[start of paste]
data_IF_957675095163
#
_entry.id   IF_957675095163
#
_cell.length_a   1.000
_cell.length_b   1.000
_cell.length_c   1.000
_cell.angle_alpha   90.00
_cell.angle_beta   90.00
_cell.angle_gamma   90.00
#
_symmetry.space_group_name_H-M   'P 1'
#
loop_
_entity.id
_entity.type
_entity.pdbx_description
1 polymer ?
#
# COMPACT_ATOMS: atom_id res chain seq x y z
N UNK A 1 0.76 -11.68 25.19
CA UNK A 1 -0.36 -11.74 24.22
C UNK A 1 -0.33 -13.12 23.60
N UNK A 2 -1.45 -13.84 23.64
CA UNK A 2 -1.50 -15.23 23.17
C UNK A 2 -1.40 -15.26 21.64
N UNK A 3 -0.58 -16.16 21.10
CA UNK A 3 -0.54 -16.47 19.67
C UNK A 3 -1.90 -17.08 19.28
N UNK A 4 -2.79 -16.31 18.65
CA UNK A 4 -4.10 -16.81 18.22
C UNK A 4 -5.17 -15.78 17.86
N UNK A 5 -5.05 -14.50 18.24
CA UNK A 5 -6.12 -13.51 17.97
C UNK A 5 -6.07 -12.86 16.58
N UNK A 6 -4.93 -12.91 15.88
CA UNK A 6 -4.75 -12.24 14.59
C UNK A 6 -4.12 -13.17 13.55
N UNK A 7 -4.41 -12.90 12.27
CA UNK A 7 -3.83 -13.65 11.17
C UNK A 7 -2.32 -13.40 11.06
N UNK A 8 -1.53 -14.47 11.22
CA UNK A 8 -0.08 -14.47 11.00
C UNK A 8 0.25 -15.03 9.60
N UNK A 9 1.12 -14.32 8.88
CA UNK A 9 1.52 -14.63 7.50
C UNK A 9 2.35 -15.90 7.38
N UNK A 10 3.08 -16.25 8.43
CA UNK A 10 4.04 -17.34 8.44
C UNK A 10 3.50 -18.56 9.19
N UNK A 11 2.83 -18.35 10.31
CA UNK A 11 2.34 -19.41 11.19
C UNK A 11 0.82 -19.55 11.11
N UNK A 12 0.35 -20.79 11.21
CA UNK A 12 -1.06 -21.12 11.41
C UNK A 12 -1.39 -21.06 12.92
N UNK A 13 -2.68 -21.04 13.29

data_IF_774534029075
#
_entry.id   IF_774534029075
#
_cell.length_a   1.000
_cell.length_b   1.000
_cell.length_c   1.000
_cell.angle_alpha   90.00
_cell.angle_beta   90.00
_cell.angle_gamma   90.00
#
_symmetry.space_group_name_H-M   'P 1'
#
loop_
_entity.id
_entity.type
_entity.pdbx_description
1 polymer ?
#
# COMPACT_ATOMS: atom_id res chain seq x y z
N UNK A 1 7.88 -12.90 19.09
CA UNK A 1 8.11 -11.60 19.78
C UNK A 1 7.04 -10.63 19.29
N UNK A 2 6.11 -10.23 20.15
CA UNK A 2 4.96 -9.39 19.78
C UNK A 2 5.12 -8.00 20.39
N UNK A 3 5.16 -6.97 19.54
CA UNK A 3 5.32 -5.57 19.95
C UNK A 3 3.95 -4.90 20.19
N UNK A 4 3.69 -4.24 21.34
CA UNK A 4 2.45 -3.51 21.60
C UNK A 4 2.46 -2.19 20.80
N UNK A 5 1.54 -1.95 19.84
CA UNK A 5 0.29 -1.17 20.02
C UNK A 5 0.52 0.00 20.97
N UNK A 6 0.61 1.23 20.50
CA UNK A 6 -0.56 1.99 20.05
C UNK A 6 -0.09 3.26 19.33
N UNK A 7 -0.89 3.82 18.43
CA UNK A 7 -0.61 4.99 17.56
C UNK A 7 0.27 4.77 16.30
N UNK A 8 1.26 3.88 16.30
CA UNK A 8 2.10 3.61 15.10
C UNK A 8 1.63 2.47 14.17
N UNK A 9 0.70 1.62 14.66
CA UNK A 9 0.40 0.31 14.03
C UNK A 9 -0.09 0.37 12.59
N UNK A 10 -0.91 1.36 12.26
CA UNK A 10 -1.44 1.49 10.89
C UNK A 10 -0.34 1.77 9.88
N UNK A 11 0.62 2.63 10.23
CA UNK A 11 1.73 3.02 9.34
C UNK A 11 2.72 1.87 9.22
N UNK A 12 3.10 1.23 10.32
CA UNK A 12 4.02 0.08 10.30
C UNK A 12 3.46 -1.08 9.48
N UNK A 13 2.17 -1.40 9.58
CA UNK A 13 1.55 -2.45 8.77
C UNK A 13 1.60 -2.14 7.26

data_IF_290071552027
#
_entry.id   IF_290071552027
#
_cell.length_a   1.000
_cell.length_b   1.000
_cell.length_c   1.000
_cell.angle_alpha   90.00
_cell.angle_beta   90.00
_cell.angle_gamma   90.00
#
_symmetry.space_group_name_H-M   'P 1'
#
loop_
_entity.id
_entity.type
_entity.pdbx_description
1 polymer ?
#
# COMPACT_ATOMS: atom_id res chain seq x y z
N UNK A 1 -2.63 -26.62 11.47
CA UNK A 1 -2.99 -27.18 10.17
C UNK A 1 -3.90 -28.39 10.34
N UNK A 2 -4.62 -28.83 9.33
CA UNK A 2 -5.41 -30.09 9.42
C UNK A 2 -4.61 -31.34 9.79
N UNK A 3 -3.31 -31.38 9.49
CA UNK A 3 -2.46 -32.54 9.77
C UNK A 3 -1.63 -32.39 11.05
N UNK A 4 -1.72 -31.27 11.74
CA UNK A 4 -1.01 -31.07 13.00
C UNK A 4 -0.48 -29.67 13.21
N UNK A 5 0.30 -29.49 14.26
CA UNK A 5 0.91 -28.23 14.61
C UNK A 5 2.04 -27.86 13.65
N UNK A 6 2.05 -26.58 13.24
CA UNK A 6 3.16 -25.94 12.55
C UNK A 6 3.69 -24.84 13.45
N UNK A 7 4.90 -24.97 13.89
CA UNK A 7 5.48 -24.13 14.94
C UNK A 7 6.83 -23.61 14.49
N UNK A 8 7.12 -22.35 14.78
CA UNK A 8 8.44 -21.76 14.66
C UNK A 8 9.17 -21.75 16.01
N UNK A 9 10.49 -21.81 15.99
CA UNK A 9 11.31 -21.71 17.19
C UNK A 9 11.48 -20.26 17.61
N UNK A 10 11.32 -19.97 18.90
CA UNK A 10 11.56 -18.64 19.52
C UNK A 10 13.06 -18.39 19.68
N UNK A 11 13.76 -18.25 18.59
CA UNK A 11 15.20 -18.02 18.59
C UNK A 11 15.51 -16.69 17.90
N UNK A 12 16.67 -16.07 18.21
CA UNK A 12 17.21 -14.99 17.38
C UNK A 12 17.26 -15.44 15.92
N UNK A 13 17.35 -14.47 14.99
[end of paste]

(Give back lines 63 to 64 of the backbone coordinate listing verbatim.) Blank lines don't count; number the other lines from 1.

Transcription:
_cell.length_b   1.000
_cell.length_c   1.000